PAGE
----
With un-homogenised milk you get a nice layer of cream on the top of the milk when it is left to stand in the fridge and sometimes I pour that layer into a cup of tea or coffee, or I stir it up and then glug a glassful down .... lovely cream tasty milk mmmmmmmm

And I couldn't care less if I am 'supposed' to drink milk or not - I love the taste and I get pleasure from drinking it, therefore I shall drink it forever more muwahahahahahahaha ...... ahem, sorry bout that!
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Old 08-04-2010, 10:14 PM   #94
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Is it same with Yoghurt ?
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Old 08-04-2010, 10:24 PM   #95
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Is it same with Yoghurt ?
Natural yoghurt has an uncanny ability to rid certain parts of yeast infections, its good stuff , but I wouldn't recommend using those parts for a while after

Honogenization also makes the fat mollecules enter the blood stream much easier, unlike the whole milk which digests much easier.

Now they bring out drugs that can block fat absorbtion, when will this crap ever end.

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Old 08-04-2010, 10:26 PM   #96
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Just drink organic milk, no hormones there
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Old 08-04-2010, 11:04 PM   #97
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Something else which hasn't been mentioned in this thread is that raw milk also contains some of the most important health building ingredients of all: and that is enzymes!

Enzymes are inflammation fighters and immune builders, but they are destroyed within minutes by heat during pasteurization.

Here's a short list of some of what is lost during the production of milk through pasteurization and homogenization:

* Amylase: Amylase breaks down carbohydrates in food as itís digested.

* Catalase: Catalase is a strong antioxidant that protects cells.

* Lactase: This is whatís missing when people are lactose intolerant. Lactase makes it easier to absorb other nutrients as well.

* Lipase: Lipase breaks down fats like triglycerides and improves the way your body uses them.

* Phosphatase: Phosphatase helps your body absorb and use the calcium and phosphorous in milk.

* Lactoferrin: Lactoferrin helps protect you from disease. In fact, lactoferrin defends the body against invasion by bacteria, viruses, fungi, and parasites. Lactoferrin has the same protection-fighting power as motherís breast milk for an infant.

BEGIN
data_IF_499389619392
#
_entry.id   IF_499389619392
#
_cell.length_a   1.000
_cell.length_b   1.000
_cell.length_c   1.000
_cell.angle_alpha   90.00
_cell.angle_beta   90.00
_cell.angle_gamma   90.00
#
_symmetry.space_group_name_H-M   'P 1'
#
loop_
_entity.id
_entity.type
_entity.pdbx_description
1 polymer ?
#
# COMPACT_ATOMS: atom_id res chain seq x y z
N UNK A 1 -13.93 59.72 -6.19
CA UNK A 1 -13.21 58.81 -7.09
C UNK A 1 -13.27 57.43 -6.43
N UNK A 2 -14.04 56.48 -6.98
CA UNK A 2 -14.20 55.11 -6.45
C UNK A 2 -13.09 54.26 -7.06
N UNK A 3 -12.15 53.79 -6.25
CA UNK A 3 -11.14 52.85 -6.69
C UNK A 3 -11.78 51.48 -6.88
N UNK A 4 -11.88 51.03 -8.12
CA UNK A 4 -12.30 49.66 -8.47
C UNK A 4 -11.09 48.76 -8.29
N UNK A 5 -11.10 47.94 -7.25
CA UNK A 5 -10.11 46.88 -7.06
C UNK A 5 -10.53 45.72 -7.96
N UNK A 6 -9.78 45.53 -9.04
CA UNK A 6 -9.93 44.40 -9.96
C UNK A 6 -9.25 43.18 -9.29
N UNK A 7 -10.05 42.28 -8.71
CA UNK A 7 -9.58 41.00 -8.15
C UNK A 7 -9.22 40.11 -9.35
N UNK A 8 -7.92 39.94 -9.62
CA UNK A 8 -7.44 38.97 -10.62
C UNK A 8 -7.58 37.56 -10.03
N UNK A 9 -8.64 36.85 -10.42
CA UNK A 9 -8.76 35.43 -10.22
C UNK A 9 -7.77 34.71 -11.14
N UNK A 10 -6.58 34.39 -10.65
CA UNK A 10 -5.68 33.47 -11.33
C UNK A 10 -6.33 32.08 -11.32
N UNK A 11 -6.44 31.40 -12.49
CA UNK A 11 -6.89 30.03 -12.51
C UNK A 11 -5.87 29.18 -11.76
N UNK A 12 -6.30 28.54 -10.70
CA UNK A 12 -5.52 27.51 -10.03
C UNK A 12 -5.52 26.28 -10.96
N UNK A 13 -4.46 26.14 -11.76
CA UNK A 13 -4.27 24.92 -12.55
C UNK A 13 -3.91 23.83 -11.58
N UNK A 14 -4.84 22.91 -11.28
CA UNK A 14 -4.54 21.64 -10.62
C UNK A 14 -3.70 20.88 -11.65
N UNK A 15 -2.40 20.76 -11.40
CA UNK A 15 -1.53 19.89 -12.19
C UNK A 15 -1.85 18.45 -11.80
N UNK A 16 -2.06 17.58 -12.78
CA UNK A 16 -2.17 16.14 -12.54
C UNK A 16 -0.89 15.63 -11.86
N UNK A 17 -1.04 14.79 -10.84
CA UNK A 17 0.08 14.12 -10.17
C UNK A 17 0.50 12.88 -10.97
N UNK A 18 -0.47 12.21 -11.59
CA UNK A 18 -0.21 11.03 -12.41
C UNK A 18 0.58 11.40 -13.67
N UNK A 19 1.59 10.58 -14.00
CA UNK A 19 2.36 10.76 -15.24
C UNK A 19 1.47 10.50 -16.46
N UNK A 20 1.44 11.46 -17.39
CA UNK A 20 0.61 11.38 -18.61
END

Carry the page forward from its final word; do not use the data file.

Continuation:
I've taken this from a Canadian blog I regularly read called The Bovine ... http://thebovine.wordpress.com/ .... highly recommended for those interested in Raw Milk .... or if your already drinking it, something to further your understanding of it!!
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Old 09-04-2010, 05:21 AM   #98
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I've recently been eating a lot of yoghurt, just this week, and my stomach has felt AMAZING! Must be the lactase and all that other bacteria that I'm not getting enough of, seriously I feel in such amazing health right now, just for some yoghurt with muesli every morning.
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Old 09-04-2010, 06:10 AM   #99
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That's right. I can't even tolerate the lactose in milk, it makes me feel vomity at times and increases stomach acid leves, so I never drink milk as such - only as an add-on to coffee when I drink coffee, but I prefer tea, and tea without milk (with milk it may be a little more mellow, but it infects your mouth with milk bacteria or whatever, and you can even feel the foul taste in your mouth after a while - disgusting, just notice it ...).
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Look, milk is not a tasty treat cows provide for humans to drink! Milk is not a drink! Milk is an antibiotic for calves! Milk is an immune system builder for calves! It is not a immune system builder for humans! Humsn are suppse to drink.....wait for it....human milk. Specifically when they're babies not adults.
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Old 09-04-2010, 07:22 AM   #100
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Oh I see you're fairly new here. Do us a favor and fuck off back to wherever you came from? Cheers.
how open minded of you. its surprising how many people on here suffer from spiritual/informational pride.